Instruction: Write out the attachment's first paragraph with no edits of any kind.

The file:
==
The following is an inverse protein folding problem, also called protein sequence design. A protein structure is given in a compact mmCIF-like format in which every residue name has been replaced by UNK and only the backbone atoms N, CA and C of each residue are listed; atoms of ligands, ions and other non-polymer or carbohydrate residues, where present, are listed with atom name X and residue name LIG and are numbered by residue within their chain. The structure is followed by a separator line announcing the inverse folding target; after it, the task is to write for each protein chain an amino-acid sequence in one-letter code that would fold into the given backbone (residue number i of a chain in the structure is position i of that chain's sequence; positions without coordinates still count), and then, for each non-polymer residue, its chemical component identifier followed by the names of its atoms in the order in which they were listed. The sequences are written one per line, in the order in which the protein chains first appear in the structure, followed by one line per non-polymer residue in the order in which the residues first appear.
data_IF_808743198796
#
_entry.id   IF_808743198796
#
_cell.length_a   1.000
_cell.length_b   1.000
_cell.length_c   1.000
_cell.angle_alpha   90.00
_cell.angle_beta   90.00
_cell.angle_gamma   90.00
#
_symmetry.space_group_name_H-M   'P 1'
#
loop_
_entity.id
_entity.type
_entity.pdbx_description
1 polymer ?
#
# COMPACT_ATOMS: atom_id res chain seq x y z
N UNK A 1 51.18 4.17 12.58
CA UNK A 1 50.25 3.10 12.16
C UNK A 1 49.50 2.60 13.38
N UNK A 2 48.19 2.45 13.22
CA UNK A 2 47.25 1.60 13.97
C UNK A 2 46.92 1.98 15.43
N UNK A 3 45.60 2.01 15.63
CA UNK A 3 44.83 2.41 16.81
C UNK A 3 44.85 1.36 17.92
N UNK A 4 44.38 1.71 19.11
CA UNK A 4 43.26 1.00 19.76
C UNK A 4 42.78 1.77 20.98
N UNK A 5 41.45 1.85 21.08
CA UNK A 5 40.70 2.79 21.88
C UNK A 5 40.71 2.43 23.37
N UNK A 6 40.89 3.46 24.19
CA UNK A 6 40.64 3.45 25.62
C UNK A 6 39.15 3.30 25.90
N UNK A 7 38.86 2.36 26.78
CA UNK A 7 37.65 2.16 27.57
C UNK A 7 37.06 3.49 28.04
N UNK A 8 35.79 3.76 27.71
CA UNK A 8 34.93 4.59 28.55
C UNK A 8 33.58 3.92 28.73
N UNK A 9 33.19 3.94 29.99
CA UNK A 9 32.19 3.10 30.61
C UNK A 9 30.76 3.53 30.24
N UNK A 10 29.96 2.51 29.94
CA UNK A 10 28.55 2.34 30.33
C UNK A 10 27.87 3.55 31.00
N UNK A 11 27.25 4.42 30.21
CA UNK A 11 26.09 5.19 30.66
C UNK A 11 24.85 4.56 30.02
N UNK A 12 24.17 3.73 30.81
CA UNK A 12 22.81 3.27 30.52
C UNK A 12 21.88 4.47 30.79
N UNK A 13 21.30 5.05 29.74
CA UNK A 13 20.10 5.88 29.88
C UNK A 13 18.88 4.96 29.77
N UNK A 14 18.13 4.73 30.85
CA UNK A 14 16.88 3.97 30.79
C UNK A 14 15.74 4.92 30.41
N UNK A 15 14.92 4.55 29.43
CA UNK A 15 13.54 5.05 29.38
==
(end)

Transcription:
The following is an inverse protein folding problem, also called protein sequence design. A protein structure is given in a compact mmCIF-like format in which every residue name has been replaced by UNK and only the backbone atoms N, CA and C of each residue are listed; atoms of ligands, ions and other non-polymer or carbohydrate residues, where present, are listed with atom name X and residue name LIG and are numbered by residue within their chain. The structure is followed by a separator line announcing the inverse folding target; after it, the task is to write for each protein chain an amino-acid sequence in one-letter code that would fold into the given backbone (residue number i of a chain in the structure is position i of that chain's sequence; positions without coordinates still count), and then, for each non-polymer residue, its chemical component identifier followed by the names of its atoms in the order in which they were listed. The sequences are written one per line, in the order in which the protein chains first appear in the structure, followed by one line per non-polymer residue in the order in which the residues first appear.